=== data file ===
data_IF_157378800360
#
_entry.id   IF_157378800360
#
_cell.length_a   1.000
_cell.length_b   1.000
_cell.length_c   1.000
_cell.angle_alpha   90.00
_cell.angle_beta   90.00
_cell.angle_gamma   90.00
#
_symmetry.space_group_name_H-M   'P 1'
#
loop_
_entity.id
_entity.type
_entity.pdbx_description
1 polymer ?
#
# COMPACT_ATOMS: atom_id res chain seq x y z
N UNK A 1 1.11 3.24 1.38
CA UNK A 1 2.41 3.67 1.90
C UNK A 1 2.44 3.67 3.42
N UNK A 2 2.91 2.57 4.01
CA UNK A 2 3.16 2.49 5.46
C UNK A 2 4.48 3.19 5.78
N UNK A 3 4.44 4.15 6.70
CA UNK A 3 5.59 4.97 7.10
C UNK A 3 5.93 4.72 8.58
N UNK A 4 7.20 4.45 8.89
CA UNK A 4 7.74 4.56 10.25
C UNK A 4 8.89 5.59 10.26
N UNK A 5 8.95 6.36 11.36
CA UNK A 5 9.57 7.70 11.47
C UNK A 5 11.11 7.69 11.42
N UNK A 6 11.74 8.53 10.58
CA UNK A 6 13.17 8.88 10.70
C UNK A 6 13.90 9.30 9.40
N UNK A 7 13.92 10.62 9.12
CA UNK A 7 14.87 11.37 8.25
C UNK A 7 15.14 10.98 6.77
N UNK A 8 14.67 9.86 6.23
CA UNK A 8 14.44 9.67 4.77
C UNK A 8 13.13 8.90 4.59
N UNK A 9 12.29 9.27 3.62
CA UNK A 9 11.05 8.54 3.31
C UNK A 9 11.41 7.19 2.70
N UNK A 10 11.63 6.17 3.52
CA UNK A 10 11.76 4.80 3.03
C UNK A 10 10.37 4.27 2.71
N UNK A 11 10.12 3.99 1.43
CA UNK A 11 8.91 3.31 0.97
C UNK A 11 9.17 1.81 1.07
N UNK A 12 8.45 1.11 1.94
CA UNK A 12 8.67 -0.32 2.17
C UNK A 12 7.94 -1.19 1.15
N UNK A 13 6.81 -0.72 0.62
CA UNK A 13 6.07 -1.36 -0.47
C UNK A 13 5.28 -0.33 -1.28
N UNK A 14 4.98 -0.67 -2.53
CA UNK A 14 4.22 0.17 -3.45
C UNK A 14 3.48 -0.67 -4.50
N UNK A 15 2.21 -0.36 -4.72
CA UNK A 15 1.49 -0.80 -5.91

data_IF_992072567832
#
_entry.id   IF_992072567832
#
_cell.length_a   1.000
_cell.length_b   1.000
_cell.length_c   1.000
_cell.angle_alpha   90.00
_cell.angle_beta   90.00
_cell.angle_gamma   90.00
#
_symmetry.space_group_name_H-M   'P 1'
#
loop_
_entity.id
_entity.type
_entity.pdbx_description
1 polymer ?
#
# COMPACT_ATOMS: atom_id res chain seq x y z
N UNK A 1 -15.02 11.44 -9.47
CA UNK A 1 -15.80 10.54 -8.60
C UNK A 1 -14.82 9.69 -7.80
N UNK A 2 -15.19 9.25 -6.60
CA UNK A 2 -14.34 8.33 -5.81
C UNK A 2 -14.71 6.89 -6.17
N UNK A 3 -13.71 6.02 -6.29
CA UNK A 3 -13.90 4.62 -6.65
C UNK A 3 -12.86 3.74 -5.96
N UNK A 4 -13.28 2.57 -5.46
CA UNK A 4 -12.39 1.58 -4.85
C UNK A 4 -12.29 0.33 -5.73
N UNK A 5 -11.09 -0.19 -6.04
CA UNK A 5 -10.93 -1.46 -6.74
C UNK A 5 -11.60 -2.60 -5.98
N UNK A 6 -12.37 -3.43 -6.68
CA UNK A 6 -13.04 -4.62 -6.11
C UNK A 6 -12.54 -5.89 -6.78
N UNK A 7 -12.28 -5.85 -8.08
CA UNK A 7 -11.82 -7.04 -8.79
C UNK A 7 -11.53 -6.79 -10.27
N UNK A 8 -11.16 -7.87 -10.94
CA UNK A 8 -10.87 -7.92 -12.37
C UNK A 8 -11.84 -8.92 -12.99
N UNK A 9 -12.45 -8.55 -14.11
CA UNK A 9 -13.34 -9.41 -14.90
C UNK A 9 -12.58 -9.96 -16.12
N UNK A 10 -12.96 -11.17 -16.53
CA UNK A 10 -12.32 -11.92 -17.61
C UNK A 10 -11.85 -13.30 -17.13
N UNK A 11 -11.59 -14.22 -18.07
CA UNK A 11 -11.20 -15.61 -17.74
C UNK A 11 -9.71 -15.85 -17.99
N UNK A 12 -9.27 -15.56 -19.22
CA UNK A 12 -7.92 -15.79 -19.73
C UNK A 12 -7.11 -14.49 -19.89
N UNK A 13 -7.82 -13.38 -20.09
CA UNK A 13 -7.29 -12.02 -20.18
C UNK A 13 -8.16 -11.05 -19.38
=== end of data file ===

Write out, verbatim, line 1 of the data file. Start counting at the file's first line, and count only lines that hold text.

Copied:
data_IF_157378800360